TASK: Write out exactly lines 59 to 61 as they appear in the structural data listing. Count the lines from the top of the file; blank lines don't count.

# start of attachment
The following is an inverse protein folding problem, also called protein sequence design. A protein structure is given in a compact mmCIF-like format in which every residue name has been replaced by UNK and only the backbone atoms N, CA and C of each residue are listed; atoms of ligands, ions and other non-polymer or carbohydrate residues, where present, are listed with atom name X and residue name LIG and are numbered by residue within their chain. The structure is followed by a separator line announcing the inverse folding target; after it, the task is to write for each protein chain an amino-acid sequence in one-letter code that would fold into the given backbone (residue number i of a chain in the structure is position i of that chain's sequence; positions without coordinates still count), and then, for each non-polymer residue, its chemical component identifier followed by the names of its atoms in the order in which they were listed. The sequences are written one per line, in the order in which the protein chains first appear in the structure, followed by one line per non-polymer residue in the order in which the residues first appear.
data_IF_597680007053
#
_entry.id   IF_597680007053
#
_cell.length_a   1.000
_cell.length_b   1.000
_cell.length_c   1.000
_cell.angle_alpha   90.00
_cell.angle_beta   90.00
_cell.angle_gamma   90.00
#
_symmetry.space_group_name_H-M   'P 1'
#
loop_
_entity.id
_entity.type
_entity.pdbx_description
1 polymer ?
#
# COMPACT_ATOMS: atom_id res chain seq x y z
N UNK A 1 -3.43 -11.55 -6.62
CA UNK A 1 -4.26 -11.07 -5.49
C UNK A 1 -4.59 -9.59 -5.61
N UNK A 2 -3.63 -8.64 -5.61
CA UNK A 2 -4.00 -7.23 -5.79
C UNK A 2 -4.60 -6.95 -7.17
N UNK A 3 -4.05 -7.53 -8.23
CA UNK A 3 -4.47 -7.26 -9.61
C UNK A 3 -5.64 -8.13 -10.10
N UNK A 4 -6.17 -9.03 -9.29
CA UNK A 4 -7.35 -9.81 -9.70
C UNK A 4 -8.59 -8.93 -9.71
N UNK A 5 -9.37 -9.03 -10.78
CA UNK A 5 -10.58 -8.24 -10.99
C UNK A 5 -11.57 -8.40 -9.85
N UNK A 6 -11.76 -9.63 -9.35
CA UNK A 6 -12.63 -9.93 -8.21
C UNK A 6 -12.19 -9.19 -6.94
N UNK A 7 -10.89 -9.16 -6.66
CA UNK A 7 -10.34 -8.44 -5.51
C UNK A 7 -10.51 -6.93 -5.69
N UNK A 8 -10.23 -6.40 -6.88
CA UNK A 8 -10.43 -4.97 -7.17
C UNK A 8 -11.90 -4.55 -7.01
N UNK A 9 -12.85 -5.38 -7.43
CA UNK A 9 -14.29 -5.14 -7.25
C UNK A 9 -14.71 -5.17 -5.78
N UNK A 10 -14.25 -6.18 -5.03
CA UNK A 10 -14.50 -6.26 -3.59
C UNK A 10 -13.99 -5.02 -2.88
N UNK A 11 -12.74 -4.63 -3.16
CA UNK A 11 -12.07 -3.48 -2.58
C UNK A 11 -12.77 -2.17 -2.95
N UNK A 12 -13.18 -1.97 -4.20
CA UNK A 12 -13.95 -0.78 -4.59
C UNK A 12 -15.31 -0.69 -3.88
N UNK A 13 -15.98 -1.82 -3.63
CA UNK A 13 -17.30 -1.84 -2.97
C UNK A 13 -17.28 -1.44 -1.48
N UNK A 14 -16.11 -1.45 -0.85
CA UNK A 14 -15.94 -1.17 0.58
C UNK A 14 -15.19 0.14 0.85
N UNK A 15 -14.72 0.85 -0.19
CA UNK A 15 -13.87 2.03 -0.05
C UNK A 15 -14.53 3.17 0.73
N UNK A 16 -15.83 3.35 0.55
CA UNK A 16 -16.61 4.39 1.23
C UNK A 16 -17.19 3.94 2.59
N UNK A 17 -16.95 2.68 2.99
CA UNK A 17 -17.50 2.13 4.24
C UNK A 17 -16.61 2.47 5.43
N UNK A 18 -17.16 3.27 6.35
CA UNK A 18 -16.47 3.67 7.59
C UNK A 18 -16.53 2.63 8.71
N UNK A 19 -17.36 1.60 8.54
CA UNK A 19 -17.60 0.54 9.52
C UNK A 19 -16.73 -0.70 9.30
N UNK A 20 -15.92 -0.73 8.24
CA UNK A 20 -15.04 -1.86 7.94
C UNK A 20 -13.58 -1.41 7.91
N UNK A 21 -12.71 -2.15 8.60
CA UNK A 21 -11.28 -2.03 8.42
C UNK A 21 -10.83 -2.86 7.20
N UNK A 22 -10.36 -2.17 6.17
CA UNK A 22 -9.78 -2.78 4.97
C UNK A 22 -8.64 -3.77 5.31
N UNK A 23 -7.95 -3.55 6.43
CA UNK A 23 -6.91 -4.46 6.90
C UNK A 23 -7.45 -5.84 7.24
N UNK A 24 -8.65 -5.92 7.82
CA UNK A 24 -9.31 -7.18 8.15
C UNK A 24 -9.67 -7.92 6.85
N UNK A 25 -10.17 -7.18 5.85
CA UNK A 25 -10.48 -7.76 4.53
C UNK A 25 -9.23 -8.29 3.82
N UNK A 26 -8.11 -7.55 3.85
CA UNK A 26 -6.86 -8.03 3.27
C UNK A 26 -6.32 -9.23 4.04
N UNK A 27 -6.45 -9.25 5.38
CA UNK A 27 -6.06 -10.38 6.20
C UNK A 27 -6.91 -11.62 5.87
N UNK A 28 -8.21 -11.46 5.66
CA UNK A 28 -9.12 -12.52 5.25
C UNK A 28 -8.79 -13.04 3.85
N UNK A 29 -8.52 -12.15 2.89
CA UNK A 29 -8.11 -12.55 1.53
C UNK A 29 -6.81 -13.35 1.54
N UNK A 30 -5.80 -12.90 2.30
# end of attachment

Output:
CA UNK A 13 -17.30 -1.84 -2.97
C UNK A 13 -17.28 -1.44 -1.48
N UNK A 14 -16.11 -1.45 -0.85